But when looked at more carefully, particularly when his analysis of capital is viewed in the context of his broader theory, Marx's approach can be seen to be an abuse of this method.

Even limited to economic phenomena, Marx's procedure is questionable. Whenever he reintroduces into his analysis factors he previously excluded (for the sake of simplification), he always assumes, but never demonstrates, that these additional factors do not vitiate the dynamics he has discerned through the use of this prior exclusion. In other words, he always assumes that his partial models are totally consistent with each other. (This is in fact the basis of the most famous critique of Capital, Eugen von Böhm-Bawerk's Karl Marx and the Close of His System.)

But however questionable Marx's approach is when applied to the strictly economic aspects of capitalism, it becomes highly suspect indeed when he uses it to incorporate non-economic phenomena, particularly the state, into his analysis. In this case, it represents an example of circular reasoning: it assumes at the beginning of the argument what one is trying to prove by that very argument. This is because of the role the analysis of capital plays in Marx and Engels' overall worldview.

A key tenet of the Marxist theory of history is that the foundation of human society and the determining factor in history is economic, or to put it Marxistically, material production. Specifically, for Marxism any given society consists of two basic parts: (1) the mode of production, the combination of the forces of production (tools, machines, etc.) and the relations of production (the relations between social classes) that constitutes the material base of that society; and (2) the superstructure, which includes the state and political relations in general, social customs, religion, philosophy, science and art.

While Marx conceded that the superstructure has its own internal dynamics and a degree of independence vis-a-vis the base, he insisted that, in the final analysis, the development of the base determines the development of the superstructure and therefore of society as a whole. In everyday language, the development of a society's economic system determines the evolution of the entire society.

Now, as I mentioned above, what Marx was trying to demonstrate through his analysis of capital is that the working out of the economic dynamics of capitalism will lead to capitalism's overthrow and replacement by socialism/communism. To do this, he develops a model that represents an abstract, simplified version of the capitalist economy and that excludes from consideration what he deems inessential, including the role of the state and other non-economic factors. He then uses this model to analyze the fundamental dynamics of the system and show how it develops.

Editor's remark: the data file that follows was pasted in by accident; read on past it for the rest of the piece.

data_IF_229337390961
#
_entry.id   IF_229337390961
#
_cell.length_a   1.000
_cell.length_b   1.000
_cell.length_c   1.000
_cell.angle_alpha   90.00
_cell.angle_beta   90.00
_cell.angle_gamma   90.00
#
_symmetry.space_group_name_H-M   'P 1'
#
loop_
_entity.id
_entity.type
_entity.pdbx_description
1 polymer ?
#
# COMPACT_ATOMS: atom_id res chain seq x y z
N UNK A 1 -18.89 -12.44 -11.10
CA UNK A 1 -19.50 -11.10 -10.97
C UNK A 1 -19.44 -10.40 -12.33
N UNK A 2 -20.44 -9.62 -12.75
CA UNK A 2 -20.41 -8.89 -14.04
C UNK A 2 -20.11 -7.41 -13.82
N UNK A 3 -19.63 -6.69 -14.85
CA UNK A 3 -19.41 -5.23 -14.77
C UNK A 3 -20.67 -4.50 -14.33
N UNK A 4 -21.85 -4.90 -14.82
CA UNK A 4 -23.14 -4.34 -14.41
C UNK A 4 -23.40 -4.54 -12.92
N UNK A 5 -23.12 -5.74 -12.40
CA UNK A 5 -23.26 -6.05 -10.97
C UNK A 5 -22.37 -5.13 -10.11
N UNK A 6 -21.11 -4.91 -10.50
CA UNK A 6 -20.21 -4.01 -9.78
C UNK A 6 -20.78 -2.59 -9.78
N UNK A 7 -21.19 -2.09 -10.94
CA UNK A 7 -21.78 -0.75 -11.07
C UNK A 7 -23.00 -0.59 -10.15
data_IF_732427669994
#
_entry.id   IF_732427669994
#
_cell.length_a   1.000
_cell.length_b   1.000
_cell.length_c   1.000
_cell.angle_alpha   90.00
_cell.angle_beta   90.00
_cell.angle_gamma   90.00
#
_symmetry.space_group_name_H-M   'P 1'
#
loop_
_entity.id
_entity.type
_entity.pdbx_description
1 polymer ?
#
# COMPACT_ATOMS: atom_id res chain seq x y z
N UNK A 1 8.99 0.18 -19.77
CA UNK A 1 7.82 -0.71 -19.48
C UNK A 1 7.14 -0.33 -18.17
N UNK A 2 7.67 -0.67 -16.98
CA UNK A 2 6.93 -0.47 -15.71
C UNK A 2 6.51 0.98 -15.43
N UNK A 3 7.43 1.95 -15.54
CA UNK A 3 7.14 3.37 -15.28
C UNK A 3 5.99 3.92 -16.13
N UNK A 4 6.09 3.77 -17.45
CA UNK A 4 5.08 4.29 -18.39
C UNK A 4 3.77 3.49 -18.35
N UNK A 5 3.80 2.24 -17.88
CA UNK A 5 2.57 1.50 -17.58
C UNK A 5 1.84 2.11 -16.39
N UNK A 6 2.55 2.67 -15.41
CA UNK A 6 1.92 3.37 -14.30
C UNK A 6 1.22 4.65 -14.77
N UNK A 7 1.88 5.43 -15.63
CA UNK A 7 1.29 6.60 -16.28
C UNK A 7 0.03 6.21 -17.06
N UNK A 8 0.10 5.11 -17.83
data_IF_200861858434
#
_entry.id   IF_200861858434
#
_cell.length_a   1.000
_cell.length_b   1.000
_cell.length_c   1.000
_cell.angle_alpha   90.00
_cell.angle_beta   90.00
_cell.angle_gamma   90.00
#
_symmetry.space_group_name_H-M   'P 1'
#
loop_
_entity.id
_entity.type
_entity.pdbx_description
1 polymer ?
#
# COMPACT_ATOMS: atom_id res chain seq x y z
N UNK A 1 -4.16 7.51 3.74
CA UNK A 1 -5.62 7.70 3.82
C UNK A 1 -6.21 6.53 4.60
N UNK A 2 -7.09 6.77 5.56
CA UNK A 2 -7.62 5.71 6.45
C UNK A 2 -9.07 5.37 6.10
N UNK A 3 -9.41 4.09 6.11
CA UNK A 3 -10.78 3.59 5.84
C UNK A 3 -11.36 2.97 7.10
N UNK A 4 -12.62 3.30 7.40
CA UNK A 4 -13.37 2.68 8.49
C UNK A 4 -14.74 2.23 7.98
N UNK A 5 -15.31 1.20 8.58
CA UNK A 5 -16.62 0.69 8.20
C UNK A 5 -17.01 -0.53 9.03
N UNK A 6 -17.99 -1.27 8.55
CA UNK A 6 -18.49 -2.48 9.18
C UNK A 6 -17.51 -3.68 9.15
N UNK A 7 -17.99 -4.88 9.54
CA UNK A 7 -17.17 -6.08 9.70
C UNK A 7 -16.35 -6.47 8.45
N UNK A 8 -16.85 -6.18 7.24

But to actually prove Marx's main point (that the development of capitalism will ultimately bring about the socialist revolution), it is not enough to construct an economic model and show how it evolves. One must also demonstrate that the model describes the development of the entire society. In other words, one must show that the dynamics analyzed through the model determine the evolution of the factors that Marx originally excluded from consideration and therefore the evolution of society as a whole.

But Marx never does this. He never proves that the economic dynamics determine the overall development of capitalist society. He always assumes or asserts it. In other words, Marx assumes throughout his work, including the analysis of capital, that the economic dynamics of capitalism determine capitalist society's overall evolution, which is, I contend, what he is really trying prove through this analysis.

This can perhaps be seen most clearly in Marx and Engels' discussion of the role of the state as capitalism matures. They contended that as capitalism develops, capital is concentrated into ever larger blocks and centralized in ever fewer hands. Eventually, they predicted, the state will be forced to take over ever greater portions of capitalist industry and own an ever larger proportion of the total social capital.

The result would be a highly monopolized and statified form of capitalism, in which the state owns and runs most of the economy, the vast majority of citizens are workers, and virtually the entire (tiny) capitalist class has been turned into economically inactive collectors of dividends. From this condition, we are assured, the need to overthrow the system and replace it with socialism will be obvious to all, particularly the now-massive proletariat. (For a discussion of this, see Friedrich Engels, “Socialism: Utopian and Scientific”, in Marx and Engels: Basic Writings on Politics and Philosophy, edited by Lewis S. Feuer, Anchor Books, Doubleday and Company, Inc., Garden City, New York, 1959, pp. 101-104.)

There are two crucial but unstated assumptions here. One, which will be discussed in the next article, is that the tendencies toward the concentration and centralization of capital will be carried out to their logical conclusions. While such tendencies certainly exist, they have not been carried out anywhere nearly to the extent Marx and Engels predicted.

The other is that the state acts in a manner totally consistent with the economic model, in other words, that the actions of the state are determined by the economic dynamics Marx discerns: as capital gets concentrated and centralized, the state will take it over. While the state has taken over sections of capitalist industry and has increased its intervention throughout the economy and society as whole, this process, too, has by no means reached the point that Marx and Engels predicted and probably never will. It seems not to have occurred to them that the capitalist state might resist taking over industry, might divest itself of industry it previously took over and might even break up specific industries, all in the interests of maintaining the viability of the system as a whole. As we know, the state has done this in the past and will probably do so in the future.